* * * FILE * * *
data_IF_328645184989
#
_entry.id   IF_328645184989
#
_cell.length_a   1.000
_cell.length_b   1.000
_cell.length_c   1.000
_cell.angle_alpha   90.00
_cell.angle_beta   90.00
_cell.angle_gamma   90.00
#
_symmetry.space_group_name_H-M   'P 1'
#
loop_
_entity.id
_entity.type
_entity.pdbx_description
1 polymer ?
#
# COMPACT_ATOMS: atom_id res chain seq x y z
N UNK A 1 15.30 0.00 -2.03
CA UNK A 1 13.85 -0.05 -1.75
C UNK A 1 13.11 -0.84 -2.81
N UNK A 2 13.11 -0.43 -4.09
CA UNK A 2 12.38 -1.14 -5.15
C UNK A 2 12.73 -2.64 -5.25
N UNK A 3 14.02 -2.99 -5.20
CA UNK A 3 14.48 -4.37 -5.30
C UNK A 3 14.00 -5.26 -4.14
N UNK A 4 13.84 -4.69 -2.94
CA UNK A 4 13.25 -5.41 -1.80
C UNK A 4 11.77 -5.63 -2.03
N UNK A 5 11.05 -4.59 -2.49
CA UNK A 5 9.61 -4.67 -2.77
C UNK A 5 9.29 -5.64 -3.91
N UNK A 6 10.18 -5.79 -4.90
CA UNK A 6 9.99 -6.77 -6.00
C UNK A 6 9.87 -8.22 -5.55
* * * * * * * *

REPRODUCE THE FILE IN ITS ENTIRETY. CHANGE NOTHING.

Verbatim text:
data_IF_328645184989
#
_entry.id   IF_328645184989
#
_cell.length_a   1.000
_cell.length_b   1.000
_cell.length_c   1.000
_cell.angle_alpha   90.00
_cell.angle_beta   90.00
_cell.angle_gamma   90.00
#
_symmetry.space_group_name_H-M   'P 1'
#
loop_
_entity.id
_entity.type
_entity.pdbx_description
1 polymer ?
#
# COMPACT_ATOMS: atom_id res chain seq x y z
N UNK A 1 15.30 0.00 -2.03
CA UNK A 1 13.85 -0.05 -1.75
C UNK A 1 13.11 -0.84 -2.81
N UNK A 2 13.11 -0.43 -4.09
CA UNK A 2 12.38 -1.14 -5.15
C UNK A 2 12.73 -2.64 -5.25
N UNK A 3 14.02 -2.99 -5.20
CA UNK A 3 14.48 -4.37 -5.30
C UNK A 3 14.00 -5.26 -4.14
N UNK A 4 13.84 -4.69 -2.94
CA UNK A 4 13.25 -5.41 -1.80
C UNK A 4 11.77 -5.63 -2.03
N UNK A 5 11.05 -4.59 -2.49
CA UNK A 5 9.61 -4.67 -2.77
C UNK A 5 9.29 -5.64 -3.91
N UNK A 6 10.18 -5.79 -4.90
CA UNK A 6 9.99 -6.77 -6.00
C UNK A 6 9.87 -8.22 -5.55